It's hard not to admire Hasan Rouhani's success. Within weeks of being sworn in as president of Iran, Rouhani has managed to adopt an image of a moderate leader who is striving for peace, who is completely different than his predecessor and who is capable of striking a deal when it comes to the nuclear issue. This moderate image has brought many in the United States and Europe to urge their governments not to miss the historic opportunity that has presented itself with Rouhani's presidency.
Rouhani very much wants to strike an agreement on the nuclear issue. The main expectation of him in Iran is to improve the economic situation, and obviously the way to do that is to get the economic sanctions lifted by signing an agreement and settling the nuclear dispute. Yet, so far, Iran has avoided making any significant concessions in negotiations over the last decade, and its nuclear program is reaching the brink of nuclear weapons development. Rouhani understands that in order to break through the impasse, he must project a new spirit , but without conceding the essentials.
The main component that seems to characterize Rouhani's approach is the attempt to establish trust between Iran and Western governments in order to convince them that Iran's nuclear program is exclusively for peaceful purposes. To do this, he took a few steps back. He clarified that he is backed by Iran's Supreme Leader Ali Khamenei, who has entrusted him with reaching an agreement on the nuclear issue, and Khamenei himself spoke about the need for "heroic flexibility." Rouhani appointed a new foreign minister who is experienced in dealing with Western countries and gave him the authority to manage the nuclear negotiations, and he called upon the Revolutionary Guards -- known for their extremist approach the U.S. -- not to interfere with politics.
Rouhani's other steps forward are related to his trip to New York for the United Nations General Assembly. In this respect he took quite a few steps, for the first time since the Islamic Revolution in Iran in 1979: He exchanged letters with Obama, sent his foreign minister to meet with the American foreign minister in the presence of other foreign ministers, and he met with the president of France. The content of the letters and the conversations has not been revealed, but it is safe to assume that at such an early stage, they did not stray from general statements.
This approach was also reflected in the two speeches Rouhani made at the U.N. General Assembly. There was nothing new in his words, nor was there a concrete offer on the topic of the nuclear issue. He claimed, as in the past, that Iran has two objectives: to convince the world that Iran's nuclear program is solely for peaceful purposes and to get recognition for Iran's right to enrich uranium on its own soil. He also added that it would be possible to negotiate an agreement within three to six months.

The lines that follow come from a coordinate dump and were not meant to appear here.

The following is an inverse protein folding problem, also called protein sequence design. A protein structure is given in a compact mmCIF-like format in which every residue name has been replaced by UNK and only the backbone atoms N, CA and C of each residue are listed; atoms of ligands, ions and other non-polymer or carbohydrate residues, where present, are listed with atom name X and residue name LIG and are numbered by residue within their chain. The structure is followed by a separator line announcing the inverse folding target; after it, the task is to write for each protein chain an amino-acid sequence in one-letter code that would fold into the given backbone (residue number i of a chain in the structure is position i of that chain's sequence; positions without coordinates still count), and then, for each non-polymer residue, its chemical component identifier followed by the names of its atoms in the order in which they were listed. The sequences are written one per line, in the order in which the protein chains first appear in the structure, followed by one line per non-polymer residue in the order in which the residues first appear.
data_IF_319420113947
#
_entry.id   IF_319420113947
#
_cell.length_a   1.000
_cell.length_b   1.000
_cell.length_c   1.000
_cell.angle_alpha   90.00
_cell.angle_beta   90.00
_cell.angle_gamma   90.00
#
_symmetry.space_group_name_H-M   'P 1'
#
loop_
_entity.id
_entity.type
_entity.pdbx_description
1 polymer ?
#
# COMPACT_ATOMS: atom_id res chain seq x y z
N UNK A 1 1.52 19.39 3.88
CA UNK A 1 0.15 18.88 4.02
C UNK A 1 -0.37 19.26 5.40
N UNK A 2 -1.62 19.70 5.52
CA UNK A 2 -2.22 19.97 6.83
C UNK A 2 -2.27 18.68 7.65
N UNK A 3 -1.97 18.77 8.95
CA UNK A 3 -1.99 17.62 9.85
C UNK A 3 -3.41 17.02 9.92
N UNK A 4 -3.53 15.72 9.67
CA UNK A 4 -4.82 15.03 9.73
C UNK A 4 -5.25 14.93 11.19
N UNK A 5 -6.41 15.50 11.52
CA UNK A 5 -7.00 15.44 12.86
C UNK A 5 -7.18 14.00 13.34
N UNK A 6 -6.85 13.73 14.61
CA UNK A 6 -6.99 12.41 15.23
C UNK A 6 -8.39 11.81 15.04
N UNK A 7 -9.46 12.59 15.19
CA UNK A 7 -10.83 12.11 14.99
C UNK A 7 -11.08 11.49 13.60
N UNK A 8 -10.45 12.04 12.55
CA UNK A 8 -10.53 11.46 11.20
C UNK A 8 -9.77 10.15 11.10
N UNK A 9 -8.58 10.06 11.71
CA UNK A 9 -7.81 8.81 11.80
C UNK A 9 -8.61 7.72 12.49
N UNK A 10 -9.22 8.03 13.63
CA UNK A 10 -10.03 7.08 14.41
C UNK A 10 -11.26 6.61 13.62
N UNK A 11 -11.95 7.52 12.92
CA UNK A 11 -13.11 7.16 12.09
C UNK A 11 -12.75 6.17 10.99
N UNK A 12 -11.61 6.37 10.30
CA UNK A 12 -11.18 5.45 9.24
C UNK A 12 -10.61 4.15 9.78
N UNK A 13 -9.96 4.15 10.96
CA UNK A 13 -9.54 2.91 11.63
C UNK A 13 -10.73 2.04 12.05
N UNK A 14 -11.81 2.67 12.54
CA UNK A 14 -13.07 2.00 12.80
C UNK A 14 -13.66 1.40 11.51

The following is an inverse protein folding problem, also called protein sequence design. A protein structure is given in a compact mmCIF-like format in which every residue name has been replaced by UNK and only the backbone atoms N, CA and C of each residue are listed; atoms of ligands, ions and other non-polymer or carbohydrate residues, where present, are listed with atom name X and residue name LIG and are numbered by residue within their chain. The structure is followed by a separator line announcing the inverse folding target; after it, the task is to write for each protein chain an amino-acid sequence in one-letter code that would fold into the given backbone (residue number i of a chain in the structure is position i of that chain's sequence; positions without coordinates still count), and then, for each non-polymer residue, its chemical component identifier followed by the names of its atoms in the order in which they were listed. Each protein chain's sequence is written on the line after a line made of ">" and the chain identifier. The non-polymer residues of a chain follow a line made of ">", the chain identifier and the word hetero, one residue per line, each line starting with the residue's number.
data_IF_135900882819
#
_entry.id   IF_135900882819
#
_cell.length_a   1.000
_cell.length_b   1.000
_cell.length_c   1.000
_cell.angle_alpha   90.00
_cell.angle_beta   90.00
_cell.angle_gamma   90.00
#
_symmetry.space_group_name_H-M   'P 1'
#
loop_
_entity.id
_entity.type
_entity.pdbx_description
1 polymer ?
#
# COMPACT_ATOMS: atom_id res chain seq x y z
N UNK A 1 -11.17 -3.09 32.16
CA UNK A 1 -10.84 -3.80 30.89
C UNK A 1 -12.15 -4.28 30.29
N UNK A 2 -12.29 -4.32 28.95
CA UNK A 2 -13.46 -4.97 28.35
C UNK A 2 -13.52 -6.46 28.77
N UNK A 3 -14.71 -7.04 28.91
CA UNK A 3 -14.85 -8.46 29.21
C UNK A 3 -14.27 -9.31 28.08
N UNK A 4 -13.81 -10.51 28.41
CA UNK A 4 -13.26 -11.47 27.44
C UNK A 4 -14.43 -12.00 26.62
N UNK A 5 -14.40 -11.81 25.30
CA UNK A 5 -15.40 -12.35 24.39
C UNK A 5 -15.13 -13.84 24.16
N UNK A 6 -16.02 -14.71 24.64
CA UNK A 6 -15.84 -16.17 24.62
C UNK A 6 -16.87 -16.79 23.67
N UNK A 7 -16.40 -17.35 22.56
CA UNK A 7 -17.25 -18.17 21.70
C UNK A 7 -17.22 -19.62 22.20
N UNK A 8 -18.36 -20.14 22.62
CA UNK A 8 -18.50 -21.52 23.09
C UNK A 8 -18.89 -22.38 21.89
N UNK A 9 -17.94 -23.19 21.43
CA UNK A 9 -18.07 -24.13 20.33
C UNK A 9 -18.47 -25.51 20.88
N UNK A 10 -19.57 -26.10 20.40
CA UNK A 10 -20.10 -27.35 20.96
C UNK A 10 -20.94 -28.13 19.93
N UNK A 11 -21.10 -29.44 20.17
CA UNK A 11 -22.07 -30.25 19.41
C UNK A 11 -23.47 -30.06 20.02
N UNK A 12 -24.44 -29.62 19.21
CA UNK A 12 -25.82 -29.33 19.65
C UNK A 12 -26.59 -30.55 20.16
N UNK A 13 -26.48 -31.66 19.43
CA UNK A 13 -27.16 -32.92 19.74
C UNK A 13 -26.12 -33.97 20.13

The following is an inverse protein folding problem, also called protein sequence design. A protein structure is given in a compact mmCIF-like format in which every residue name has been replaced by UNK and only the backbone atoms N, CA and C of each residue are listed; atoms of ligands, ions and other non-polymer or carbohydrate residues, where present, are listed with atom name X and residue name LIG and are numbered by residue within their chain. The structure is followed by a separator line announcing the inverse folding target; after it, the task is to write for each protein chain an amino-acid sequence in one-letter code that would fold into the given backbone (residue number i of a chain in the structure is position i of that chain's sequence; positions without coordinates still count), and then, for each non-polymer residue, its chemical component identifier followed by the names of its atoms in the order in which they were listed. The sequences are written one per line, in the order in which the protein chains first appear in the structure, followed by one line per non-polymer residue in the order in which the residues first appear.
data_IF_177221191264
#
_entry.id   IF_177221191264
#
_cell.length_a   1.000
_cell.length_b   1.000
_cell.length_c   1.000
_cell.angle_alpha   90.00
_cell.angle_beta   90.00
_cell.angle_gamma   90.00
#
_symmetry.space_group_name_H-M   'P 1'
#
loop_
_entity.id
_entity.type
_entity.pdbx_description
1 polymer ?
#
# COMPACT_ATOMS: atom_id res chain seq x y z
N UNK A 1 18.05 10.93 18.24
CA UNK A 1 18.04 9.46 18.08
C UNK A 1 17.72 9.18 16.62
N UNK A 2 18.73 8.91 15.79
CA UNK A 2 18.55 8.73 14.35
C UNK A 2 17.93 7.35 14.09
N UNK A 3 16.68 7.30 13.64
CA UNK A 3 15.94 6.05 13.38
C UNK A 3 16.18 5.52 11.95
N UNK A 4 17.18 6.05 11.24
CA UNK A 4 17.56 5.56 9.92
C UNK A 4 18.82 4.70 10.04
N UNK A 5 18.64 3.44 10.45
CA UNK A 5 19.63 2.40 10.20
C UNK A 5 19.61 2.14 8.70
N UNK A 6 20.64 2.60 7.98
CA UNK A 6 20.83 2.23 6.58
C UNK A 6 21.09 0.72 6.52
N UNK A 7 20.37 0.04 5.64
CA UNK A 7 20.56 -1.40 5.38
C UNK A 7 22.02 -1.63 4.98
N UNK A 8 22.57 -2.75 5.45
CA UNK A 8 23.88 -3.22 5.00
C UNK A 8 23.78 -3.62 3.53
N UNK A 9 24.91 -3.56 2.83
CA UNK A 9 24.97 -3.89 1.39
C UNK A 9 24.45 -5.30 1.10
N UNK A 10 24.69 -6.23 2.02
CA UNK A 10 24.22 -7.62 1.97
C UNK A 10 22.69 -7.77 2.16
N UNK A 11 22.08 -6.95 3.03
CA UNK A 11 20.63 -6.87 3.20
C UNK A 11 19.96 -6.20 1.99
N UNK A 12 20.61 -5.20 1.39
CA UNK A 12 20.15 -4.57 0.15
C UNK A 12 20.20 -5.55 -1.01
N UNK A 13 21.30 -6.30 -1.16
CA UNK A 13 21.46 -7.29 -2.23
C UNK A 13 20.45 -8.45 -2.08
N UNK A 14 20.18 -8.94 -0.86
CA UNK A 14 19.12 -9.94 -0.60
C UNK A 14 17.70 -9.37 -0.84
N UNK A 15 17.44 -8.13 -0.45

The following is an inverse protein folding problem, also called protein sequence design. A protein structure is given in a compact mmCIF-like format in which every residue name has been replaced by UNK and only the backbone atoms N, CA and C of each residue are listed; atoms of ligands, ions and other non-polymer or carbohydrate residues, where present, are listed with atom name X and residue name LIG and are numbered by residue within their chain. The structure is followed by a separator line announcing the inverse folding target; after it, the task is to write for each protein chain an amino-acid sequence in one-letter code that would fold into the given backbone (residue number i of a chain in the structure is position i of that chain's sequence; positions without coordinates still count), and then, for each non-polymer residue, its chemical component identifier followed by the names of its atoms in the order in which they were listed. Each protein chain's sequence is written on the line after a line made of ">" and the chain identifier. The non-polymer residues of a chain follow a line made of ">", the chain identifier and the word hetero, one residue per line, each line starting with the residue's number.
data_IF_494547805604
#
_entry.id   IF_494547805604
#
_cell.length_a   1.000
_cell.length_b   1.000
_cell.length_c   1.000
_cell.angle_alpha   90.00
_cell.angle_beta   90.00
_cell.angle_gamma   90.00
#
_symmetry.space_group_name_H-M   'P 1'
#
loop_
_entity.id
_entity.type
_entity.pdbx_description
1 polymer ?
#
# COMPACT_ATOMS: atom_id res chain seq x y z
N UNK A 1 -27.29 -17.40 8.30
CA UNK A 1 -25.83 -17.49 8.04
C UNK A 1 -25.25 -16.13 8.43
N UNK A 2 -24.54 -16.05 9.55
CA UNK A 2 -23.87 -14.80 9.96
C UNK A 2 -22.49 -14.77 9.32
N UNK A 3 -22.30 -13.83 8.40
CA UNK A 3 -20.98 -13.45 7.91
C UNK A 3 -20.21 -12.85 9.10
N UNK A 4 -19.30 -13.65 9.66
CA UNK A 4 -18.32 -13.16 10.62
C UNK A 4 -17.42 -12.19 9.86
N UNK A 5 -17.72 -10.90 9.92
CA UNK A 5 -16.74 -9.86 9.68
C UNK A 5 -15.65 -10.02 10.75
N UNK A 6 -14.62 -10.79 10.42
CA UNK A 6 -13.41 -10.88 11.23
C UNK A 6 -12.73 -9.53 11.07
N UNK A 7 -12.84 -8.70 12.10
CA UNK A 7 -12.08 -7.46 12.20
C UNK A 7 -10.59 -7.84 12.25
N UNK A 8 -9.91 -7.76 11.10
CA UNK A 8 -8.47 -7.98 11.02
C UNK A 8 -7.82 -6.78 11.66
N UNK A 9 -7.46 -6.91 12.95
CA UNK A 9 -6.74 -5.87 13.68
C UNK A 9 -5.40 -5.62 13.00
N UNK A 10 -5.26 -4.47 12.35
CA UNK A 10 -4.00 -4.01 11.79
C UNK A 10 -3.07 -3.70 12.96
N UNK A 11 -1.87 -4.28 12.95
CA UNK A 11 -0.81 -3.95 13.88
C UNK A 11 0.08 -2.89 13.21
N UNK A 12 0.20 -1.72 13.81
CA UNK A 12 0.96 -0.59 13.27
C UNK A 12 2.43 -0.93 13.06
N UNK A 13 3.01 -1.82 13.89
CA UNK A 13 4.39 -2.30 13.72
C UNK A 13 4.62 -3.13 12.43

Early reports that Rouhani would announce in his speech Iran's willingness to shut down the uranium enrichment facility in Fordo in exchange for the lifting of sanctions proved to be false, and Iran announced that it has no intention of doing as such. It is clear that Iran's demand for the recognition of its right to enrich uranium was designed retain the option to create nuclear weapons.
One may suppose that Rouhani has avoided discussing concessions on the nuclear front so far because he wants to save them for the negotiations -- if they occur -- and to first obtain American willingness to lift sanctions. This way, Iran emphasizes its readiness to strengthen collaboration with the International Atomic Energy Agency, and this may also display a willingness for further inspection of its nuclear facilities. However, in the background there are also internal pressures from Iran not to rush to make concessions. Despite Rouhani's call for the Revolutionary Guards not to interfere with politics, they were quick to respond with a call to beware of concessions. It appears that it was pressure of this sort that caused Rouhani to avoid a handshake with Obama after the latter had agreed to it, and instead to settle for a historic and important telephone call.
Soon, a new chapter of nuclear talks will begin. Iran will try to take advantage of the positive atmosphere to obtain various goals, the most important of which being the removal of sanctions. However positivity alone will not be enough, and the U.S. will obviously demand substantial concessions on the nuclear issue. On the other hand, it can be assumed that Iran will agree to specific concessions on the condition that it maintains its ability to achieve nuclear weapons in a short period of time. The question that remains unanswered is if these different approaches will lead to an agreement.
Dr. Ephraim Kam is a former deputy director of the Institute for National Security Studies and specializes in security problems of the Middle East, strategic intelligence and Israel's national security issues.